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• Intro self, major (why?), fun facts –

– Past work experiences? Working now?
– Blogs
• Why study work?
– Professional, civic & personal reasons
Introduction to Course
• The “21st Century workplace”
– What is distinctively new about the work that
people hold in 2017?
– What is not so new about people’s jobs?
– What might be the causes of such shifts?
– How might trends affecting work create difficulties
in US society?
– And how might such difficulties be addressed?
Topic I. The Sociology of Work:
Principles and Perspectives
What is “work”?
How can we study it?
What schools of thought have
Hidden Importance of Work for
Many Public Debates
• Welfare policy (now: work requirements for Medicaid
and public housing?)
• Educational policy and charter schools
• Immigration policy and the labor market
• Trade policy...
...All have the nature of workplace life at their core
• Yet we have few forums for systematic discussion
about work
• Hence need for social scientific thinking
– Labor economics, labor history, I/O psychology,
organizational behavior… and sociology of work
How approach work then…?
• Sociology’s Promise
– De-mythologize commonly held beliefs
• Especially the notion of the freely acting individual
– Uncover the ways in which groups, organizations,
and institutions shape our social lives
• By understanding how social structure
influences our thoughts, feelings and
behaviors, we can act back on our
How put sociology to work?
• Begin by defining “work”
– Broadly: expenditure of effort to meet some socially valued goal
– This incorporates both market and non-market forms of labor
• For the broadest part of history, non-market labor has been
the norm
– Anthropologically: primitive tribes lack an economy
– Rural societies and the invention of “public” work
– Paid employment as “wage slavery”
• Today: “work” has become ambiguous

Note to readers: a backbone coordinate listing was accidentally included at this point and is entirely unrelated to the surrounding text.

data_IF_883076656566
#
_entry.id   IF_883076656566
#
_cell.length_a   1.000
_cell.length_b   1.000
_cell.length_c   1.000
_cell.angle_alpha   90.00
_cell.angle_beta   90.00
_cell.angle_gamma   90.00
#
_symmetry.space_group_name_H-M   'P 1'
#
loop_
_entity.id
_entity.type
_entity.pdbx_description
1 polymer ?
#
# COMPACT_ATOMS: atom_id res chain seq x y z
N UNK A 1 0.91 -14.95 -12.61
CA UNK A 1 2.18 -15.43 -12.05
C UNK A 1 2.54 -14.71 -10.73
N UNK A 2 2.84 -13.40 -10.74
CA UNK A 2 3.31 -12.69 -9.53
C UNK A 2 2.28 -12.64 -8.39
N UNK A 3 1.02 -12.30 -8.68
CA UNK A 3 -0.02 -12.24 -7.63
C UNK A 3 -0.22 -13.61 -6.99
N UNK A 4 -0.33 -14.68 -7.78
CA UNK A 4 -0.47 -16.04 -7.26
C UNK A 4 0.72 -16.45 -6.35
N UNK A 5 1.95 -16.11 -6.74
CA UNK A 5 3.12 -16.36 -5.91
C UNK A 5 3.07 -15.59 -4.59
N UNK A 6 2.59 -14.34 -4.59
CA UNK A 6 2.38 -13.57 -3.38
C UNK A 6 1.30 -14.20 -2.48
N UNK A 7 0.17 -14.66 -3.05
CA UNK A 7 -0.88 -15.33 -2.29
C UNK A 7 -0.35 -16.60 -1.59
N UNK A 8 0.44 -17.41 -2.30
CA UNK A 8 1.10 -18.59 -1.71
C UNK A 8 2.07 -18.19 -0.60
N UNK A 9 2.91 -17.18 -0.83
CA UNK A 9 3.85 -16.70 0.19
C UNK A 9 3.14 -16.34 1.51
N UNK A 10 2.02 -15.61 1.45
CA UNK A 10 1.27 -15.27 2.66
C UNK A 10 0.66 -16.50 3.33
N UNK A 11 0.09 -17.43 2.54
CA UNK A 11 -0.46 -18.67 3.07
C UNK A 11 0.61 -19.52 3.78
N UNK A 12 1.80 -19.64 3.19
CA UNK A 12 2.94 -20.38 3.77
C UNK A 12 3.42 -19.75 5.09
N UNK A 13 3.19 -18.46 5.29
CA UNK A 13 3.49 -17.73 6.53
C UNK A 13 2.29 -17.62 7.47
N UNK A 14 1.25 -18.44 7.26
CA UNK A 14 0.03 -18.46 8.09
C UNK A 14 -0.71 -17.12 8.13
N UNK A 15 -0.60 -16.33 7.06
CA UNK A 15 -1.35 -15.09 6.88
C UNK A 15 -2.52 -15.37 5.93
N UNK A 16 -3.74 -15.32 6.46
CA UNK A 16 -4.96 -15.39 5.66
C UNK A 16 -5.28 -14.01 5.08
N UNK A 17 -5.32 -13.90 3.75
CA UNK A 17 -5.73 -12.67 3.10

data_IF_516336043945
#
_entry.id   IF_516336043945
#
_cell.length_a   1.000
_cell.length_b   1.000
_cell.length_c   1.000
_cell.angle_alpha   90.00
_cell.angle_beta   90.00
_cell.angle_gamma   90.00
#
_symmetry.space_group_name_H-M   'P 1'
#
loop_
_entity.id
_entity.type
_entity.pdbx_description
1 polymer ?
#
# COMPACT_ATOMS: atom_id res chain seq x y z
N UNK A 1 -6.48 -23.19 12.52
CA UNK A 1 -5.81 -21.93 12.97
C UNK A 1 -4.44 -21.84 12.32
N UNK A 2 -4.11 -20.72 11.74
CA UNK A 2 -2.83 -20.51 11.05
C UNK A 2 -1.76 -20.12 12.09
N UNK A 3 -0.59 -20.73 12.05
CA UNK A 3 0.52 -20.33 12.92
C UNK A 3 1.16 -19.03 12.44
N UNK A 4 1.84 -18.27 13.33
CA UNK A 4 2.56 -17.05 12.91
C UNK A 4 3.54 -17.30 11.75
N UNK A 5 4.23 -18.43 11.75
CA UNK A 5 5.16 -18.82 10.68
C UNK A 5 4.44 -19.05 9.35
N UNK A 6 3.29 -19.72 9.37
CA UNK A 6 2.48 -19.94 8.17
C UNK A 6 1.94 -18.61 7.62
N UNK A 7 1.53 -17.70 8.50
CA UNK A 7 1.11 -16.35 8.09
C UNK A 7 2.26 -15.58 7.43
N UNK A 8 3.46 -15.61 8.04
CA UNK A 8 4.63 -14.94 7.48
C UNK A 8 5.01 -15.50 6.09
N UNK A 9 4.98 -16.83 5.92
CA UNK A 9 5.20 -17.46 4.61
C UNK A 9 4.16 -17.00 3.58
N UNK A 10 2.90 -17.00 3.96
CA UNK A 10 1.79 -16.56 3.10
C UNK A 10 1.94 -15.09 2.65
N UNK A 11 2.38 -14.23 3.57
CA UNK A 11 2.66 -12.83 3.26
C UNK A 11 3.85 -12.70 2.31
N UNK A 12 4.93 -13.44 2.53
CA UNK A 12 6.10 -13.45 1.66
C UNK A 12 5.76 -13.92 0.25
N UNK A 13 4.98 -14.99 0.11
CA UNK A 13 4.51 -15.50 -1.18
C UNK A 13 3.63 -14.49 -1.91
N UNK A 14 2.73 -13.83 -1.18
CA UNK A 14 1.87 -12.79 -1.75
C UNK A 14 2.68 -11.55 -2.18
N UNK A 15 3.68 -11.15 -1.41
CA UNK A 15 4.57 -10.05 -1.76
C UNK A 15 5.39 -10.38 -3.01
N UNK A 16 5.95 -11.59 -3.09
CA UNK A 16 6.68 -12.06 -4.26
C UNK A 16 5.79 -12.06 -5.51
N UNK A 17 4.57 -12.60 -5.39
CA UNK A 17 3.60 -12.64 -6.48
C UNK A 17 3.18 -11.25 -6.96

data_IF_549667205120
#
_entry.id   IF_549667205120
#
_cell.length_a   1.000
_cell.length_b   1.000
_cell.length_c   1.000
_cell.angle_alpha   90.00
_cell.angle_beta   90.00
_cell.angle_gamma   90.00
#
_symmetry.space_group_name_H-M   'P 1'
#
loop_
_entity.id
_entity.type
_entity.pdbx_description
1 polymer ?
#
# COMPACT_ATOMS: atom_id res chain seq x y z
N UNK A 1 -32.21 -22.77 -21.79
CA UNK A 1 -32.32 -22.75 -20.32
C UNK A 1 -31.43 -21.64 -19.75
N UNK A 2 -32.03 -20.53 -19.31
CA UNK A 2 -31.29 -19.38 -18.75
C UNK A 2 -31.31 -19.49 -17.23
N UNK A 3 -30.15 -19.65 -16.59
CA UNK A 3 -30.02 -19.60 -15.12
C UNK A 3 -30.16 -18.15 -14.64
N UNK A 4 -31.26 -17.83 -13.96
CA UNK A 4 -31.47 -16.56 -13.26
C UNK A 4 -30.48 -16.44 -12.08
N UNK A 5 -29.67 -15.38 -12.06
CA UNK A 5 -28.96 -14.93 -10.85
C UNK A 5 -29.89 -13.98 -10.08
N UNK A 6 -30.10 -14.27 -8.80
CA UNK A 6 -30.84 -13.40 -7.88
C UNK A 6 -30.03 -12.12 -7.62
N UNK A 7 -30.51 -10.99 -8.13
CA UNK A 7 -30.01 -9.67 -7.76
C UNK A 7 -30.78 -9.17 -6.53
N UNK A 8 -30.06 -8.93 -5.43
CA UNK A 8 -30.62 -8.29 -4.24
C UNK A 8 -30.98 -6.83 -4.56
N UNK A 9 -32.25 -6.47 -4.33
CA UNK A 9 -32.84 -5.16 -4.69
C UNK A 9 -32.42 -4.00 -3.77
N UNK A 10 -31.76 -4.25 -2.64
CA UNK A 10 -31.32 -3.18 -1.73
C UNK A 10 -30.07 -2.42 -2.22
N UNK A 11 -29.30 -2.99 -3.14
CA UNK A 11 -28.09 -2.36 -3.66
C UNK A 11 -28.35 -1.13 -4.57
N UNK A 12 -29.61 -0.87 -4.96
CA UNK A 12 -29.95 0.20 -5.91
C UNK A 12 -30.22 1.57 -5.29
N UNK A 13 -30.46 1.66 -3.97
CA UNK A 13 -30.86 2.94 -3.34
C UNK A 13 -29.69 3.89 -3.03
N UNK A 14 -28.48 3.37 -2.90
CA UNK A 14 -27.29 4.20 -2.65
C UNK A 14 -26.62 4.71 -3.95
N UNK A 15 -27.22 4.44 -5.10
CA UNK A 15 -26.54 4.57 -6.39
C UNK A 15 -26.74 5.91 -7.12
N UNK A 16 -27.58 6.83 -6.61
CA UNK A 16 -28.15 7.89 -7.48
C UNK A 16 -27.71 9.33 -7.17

– Workfare?
– Graduate students?
– Interns?
– Care work at home?
The terrain of paid employment
• The need for theory (our first task in the course)
• Indispensable…
– Helps us pose key questions about work
• Why are some occupations defined as men’s or women’s work?
• Why has work evolved toward temporary or “contract” work (the “gig”
• Why are some occupations paid so much mor highly than others? And how do
pay disparities affect worker motiviation?
• Why do employers seem more concerned with the firm’s reputation in the
eyes of the public than with the concerns of their own employees?
• How is the 21st century workplace redefining our society –and perhaps even
our personalities and identities?
• What features of the workplace can be submitted to democratic decision-
• Hence our first topic: principles and perspectives
1. Work Matters
• The “primacy of production”…
– …for individual life
• “Homo faber” –man the creator
• Marx, Hughes, and work as a “master status”
• Evidence? (Kohn, literature on health, students…)
– …for social life
• E.P. Thompson: industrialism and the rhythms of daily life
• Piven and Cloward, Wilson: When work disappears
• Many scholars: “work society”
• Now? (What happens when firms don’t “anchor” us?)
• Do our jobs still define us, still provide a
“central life interest”?
– Skeptics: the sphere of consumption, media,
leisure have overwhelmed the world of work
– True?
– What trends have counteracted this alleged
– Considerations: working time, labor force
participation, rise of new services
– Hochschild, “The Outsourced Life”
2. Work is a Social Construct
• Key: not reducible to the law of supply and demand
– Smith’s conception of human nature
– Polanyi:
• custom and tradition have long defined economic activity
• The “self regulating market” is a myth
– The Hawthorne studies and the human side of work
– Robert Thomas and ROI as a veneer
– Differences in culture and social structure shape work in
vital ways
• Hence differences between Japan, Europe and the USA
• Law, political systems, religion, social movements all make
themselves felt quite beyond the market
3. The Hidden Underside of Work
• “It is written… but I say unto you”
– Key: informal norms and subcultures often deviate
from official rules and expectations
• Corrections officers and informal understandings with
inmates (Sykes, 1956)
• Chemical workers and their machines (Halle 1984)
• Police and the use of violence (Weigel 1982)
• Photocopy technicians and their “community of practice”
(Orr 1996)
• Casino dealers and the shifting of the odds (Sallaz 2002)
• Paper workers: informal knowledge and “authority contests”
in manufacturing (Vallas and Beck 1996; Vallas 2006)
Theoretical Perspectives:
Review each and discuss: strengths? Weaknesses?

1. Marxism
– “je n'suis pas Marxiste” (Marx)
• Capitalism: a socio-economic system based on
commodity production
• Labor time itself becomes a commodity
– This is the only property workers have –hence the hollow
nature of “free labor”
– The sale of labor time is a peculiar exchange, since the
seller continues to possess his/her commodity even after
selling it
– Hence the struggle over its use; spirals of control and
resistance (p. 20)
Marx and Marxism, cont’d
• Market competition forces capitalists to exploit workers with growing